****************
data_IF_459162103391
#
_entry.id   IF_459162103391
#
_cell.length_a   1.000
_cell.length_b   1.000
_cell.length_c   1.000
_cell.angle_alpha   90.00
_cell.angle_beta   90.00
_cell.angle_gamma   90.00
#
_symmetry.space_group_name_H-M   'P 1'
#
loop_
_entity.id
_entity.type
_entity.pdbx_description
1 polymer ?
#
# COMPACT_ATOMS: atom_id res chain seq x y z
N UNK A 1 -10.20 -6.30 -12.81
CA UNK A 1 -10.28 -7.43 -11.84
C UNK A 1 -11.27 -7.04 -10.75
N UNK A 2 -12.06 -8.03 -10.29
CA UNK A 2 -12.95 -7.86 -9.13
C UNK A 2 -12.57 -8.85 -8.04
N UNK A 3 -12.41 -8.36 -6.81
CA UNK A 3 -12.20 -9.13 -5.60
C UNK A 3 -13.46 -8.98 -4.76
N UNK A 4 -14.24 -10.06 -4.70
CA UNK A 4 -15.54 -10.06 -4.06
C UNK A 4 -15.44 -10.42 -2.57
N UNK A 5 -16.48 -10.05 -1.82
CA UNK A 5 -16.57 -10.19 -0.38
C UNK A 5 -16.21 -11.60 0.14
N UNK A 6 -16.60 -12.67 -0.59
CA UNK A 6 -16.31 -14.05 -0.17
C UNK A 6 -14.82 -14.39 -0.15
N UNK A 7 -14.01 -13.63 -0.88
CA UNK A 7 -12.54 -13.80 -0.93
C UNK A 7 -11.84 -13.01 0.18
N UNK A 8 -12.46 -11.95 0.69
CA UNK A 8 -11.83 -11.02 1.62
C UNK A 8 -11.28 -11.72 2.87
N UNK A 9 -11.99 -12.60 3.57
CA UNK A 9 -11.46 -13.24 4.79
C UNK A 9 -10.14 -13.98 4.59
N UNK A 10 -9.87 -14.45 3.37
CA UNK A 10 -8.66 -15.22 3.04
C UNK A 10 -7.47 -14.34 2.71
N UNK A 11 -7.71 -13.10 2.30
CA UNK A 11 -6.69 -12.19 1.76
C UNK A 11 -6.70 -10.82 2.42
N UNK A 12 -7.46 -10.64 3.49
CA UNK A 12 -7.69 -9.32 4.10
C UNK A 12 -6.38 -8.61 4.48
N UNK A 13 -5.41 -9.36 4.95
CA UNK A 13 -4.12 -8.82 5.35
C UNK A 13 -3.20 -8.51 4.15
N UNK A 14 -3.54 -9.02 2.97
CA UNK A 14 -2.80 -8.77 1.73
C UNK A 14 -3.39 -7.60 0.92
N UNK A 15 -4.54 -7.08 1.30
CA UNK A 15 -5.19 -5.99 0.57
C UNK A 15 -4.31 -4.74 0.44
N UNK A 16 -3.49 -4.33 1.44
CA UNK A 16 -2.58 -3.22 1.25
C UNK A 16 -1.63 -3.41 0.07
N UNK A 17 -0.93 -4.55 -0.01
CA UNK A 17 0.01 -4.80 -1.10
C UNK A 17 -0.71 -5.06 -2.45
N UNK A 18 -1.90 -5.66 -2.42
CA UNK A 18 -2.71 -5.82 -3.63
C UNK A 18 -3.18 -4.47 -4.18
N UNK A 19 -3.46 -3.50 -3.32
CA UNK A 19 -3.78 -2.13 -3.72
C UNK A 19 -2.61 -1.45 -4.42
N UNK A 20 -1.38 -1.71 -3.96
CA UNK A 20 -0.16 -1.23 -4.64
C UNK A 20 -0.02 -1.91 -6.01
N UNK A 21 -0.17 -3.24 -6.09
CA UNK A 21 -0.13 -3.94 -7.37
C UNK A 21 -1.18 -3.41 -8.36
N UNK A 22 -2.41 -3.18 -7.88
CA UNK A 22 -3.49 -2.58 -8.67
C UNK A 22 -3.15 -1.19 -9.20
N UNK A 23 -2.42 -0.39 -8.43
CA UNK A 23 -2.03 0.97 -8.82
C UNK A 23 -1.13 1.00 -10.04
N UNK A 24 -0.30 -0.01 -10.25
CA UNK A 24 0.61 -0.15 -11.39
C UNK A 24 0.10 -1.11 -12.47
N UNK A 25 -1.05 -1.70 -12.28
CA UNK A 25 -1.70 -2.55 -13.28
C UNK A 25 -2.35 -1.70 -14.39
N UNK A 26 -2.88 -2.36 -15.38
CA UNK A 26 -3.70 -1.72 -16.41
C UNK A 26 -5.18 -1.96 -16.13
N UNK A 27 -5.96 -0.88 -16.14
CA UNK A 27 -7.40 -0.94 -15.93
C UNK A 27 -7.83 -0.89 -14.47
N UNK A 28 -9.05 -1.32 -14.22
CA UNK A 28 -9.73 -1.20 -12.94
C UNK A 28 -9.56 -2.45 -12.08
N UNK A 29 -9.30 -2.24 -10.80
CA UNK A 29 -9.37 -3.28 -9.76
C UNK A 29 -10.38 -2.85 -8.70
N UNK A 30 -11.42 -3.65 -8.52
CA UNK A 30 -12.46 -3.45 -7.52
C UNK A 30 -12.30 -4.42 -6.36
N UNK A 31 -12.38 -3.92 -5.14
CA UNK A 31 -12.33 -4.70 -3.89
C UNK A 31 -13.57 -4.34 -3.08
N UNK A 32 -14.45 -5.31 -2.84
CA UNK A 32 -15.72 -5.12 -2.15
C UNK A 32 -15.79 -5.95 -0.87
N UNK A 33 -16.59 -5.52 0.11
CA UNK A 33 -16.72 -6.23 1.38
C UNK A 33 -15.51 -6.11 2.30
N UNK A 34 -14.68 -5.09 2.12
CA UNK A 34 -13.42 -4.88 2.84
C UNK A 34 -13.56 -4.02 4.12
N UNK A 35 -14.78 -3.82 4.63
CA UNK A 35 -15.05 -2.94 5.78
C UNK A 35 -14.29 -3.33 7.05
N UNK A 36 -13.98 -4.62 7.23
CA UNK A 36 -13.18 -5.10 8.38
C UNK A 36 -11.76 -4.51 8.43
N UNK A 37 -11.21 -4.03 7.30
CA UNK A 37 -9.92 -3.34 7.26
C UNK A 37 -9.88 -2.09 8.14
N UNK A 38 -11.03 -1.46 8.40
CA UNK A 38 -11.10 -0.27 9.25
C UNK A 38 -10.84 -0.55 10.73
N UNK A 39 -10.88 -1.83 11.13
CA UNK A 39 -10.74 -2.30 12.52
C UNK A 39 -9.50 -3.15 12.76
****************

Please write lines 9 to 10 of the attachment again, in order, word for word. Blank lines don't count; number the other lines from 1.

_cell.angle_beta   90.00
_cell.angle_gamma   90.00